The impact of estradiol on pregnancy outcomes in letrozole-stimulated frozen embryo transfer cycles

Assisted Reproduction

VOLUME 2, ISSUE 3, P320-326, SEPTEMBER 01, 2021


Wendy Y. Zhang, M.D., Rebecca M. Gardner, M.S., Kristopher I. Kapphahn, M.S., Maya K. Ramachandran, M.D., Gayathree Murugappan, M.D., Lusine Aghajanova, M.D., Ph.D., Ruth B. Lathi, M.D.



To assess the impact of low estradiol (E2) levels in letrozole-stimulated frozen embryo transfer (FET) cycles on pregnancy and neonatal outcomes.


Retrospective cohort.


University-affiliated fertility center.


All patients who underwent letrozole-stimulated FET cycles from January 2017 to April 2020 (n = 217). The “Low E2” group was defined as those with E2 serum levels on the day of trigger <10th percentile level (E2 <91.16 pg/mL, n = 22) and the “Normal E2” group was defined as those with E2 serum levels ≥10th percentile level (E2 ≥91.16 pg/mL, n = 195).



Main Outcome Measure(s)

Pregnancy outcomes including rates of clinical pregnancy, clinical miscarriage, and live birth. Neonatal outcomes including gestational age at delivery, birth weight, and Apgar score.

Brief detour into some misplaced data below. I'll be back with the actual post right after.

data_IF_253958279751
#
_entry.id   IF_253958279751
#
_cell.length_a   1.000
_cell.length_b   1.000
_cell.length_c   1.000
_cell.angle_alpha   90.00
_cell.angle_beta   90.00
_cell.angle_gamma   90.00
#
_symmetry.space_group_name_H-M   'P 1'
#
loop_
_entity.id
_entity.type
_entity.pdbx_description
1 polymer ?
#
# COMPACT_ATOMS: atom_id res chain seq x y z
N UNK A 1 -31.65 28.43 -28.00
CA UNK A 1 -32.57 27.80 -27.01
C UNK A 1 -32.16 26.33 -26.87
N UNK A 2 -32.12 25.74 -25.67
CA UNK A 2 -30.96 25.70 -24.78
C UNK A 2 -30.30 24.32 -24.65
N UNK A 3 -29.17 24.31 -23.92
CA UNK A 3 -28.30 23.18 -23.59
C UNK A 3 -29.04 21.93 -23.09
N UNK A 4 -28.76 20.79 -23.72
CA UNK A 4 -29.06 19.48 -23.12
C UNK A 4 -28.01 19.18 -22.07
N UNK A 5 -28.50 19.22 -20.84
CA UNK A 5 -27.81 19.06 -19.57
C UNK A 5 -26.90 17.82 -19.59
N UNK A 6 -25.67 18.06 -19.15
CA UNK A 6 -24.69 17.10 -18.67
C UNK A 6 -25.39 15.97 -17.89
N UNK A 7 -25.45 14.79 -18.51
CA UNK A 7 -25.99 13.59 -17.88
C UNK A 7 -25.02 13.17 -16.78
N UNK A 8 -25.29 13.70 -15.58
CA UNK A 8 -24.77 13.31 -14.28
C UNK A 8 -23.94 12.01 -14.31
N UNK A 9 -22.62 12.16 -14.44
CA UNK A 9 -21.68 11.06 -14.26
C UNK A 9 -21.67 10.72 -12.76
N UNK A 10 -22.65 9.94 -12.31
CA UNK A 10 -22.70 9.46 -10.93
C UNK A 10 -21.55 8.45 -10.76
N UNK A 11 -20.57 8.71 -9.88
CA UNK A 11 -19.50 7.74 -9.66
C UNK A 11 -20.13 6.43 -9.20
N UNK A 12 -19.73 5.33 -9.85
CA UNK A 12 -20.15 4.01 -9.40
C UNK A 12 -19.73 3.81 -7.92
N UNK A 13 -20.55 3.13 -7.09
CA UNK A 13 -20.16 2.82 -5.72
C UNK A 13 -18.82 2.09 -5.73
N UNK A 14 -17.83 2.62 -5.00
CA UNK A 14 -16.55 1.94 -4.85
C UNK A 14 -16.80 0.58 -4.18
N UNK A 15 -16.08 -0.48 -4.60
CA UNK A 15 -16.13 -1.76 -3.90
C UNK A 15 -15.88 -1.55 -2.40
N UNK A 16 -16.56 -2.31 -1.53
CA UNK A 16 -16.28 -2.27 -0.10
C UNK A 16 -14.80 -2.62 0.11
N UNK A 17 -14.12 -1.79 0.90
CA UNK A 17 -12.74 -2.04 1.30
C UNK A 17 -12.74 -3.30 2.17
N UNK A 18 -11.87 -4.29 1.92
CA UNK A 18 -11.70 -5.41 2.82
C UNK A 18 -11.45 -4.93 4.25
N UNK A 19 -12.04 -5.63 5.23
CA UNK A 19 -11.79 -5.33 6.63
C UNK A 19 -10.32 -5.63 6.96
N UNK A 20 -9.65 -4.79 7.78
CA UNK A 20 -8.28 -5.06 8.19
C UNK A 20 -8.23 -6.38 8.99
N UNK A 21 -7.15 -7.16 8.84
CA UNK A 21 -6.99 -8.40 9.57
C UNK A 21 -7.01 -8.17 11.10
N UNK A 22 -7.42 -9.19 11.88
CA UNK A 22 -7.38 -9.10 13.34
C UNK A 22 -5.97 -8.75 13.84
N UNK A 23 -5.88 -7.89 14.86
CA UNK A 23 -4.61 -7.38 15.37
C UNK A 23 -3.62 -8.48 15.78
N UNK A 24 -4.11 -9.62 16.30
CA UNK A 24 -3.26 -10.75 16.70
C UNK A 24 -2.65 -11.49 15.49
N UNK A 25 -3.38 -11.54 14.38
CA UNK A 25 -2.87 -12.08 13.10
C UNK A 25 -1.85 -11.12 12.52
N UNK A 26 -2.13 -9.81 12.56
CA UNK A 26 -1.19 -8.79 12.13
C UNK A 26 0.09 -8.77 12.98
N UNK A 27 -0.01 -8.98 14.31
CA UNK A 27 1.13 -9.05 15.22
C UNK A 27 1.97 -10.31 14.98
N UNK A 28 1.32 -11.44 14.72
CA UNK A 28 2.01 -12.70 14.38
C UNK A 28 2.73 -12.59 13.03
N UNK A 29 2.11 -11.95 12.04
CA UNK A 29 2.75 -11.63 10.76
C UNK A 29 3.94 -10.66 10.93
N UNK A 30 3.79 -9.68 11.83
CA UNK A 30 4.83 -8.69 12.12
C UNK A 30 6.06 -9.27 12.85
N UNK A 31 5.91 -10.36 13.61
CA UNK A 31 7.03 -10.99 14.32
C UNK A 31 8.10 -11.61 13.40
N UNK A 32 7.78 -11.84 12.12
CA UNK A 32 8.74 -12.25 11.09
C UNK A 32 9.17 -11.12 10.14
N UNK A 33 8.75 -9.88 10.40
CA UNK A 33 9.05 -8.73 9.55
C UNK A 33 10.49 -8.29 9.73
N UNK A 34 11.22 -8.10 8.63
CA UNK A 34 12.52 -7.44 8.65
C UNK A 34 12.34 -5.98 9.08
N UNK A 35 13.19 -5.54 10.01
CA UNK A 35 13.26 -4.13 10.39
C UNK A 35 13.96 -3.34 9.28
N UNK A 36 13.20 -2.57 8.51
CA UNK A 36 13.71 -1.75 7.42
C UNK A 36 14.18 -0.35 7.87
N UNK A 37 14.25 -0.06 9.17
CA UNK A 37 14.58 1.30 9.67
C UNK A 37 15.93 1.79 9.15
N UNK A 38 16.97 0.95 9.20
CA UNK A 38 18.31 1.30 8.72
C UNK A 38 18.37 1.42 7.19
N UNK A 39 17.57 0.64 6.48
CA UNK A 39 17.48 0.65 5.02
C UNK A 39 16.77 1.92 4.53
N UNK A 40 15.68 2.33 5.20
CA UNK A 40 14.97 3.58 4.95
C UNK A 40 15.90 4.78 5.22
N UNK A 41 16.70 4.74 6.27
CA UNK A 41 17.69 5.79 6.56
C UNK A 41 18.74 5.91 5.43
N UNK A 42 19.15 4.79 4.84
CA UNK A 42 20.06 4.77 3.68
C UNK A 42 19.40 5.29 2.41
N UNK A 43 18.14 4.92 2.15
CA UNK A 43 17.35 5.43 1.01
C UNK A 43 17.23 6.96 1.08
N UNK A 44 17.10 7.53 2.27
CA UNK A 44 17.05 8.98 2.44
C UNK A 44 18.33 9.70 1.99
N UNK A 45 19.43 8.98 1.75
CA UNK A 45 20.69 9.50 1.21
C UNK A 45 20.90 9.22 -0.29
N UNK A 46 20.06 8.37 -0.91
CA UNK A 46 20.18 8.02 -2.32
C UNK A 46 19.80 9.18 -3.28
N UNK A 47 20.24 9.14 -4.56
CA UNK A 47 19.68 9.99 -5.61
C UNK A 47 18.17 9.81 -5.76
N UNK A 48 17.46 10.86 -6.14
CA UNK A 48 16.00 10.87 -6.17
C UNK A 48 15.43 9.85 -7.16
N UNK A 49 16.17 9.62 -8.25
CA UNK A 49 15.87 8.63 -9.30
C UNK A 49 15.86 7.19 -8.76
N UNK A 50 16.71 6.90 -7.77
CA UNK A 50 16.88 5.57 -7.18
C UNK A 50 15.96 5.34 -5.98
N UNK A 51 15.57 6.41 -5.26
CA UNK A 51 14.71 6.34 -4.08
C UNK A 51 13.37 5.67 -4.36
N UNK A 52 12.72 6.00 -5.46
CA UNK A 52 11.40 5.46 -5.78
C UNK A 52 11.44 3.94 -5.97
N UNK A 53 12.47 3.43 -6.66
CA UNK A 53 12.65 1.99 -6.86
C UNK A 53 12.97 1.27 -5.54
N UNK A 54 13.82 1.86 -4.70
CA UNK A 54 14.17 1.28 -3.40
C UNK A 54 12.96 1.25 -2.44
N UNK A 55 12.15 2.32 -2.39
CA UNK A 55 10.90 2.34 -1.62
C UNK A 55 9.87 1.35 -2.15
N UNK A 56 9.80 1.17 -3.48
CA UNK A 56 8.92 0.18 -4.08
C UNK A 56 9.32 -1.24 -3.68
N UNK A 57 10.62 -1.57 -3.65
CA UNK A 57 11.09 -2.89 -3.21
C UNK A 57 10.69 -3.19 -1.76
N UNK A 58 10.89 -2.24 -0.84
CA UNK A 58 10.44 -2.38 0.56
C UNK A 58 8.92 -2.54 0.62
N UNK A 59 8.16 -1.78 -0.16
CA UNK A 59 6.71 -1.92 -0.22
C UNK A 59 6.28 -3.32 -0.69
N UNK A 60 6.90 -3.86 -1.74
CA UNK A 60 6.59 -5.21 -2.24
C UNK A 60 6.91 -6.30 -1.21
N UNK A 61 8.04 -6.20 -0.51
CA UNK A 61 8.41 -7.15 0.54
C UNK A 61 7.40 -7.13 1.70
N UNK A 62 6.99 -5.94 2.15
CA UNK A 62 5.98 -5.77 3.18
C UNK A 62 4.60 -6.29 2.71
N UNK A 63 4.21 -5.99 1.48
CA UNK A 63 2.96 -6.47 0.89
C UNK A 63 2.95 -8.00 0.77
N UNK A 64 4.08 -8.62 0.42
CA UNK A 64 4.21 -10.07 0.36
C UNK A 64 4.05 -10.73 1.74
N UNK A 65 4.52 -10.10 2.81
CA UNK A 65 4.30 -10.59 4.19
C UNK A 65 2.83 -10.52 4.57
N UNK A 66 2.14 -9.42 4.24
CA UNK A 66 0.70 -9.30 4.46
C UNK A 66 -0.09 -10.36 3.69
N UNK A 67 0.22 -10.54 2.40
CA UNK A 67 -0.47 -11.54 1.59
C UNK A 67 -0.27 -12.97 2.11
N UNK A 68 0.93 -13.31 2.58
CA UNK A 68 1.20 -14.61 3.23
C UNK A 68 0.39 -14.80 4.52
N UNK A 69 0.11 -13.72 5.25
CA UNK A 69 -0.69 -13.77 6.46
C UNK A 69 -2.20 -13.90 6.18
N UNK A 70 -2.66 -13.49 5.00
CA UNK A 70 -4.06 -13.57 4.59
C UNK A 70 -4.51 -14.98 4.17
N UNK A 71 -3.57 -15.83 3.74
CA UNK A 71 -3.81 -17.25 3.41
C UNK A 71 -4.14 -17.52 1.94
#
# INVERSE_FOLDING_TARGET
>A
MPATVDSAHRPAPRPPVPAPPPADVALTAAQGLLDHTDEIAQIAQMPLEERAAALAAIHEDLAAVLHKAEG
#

The mean ± SD estradiol level was 66.8 ± 14.8 pg/mL for the “Low E2” group compared with 366.3 ± 322.1 pg/mL for the “Normal E2” group. There were otherwise no substantial differences in cycle characteristics such as endometrial thickness on the day of ovulation trigger and progesterone levels in early pregnancy. The “Low E2” group had a significantly higher clinical miscarriage rate (36.4% vs. 8.8%, adjusted odds ratio 8.06) and lower live birth rate (31.8% vs. 57.9%, adjusted odds ratio 0.28). Neonatal outcomes such as gestational age at delivery, mean birth weight, Apgar scores, and incidence of newborn complications were not clinically different between the groups.


Low E2 levels were associated with a significantly higher miscarriage rate and lower live birth rate, suggesting that E2 levels in the follicular phase may have an effect on cycle outcomes. Given the rise in use of FET, further studies are needed to confirm our findings and understand the mechanisms.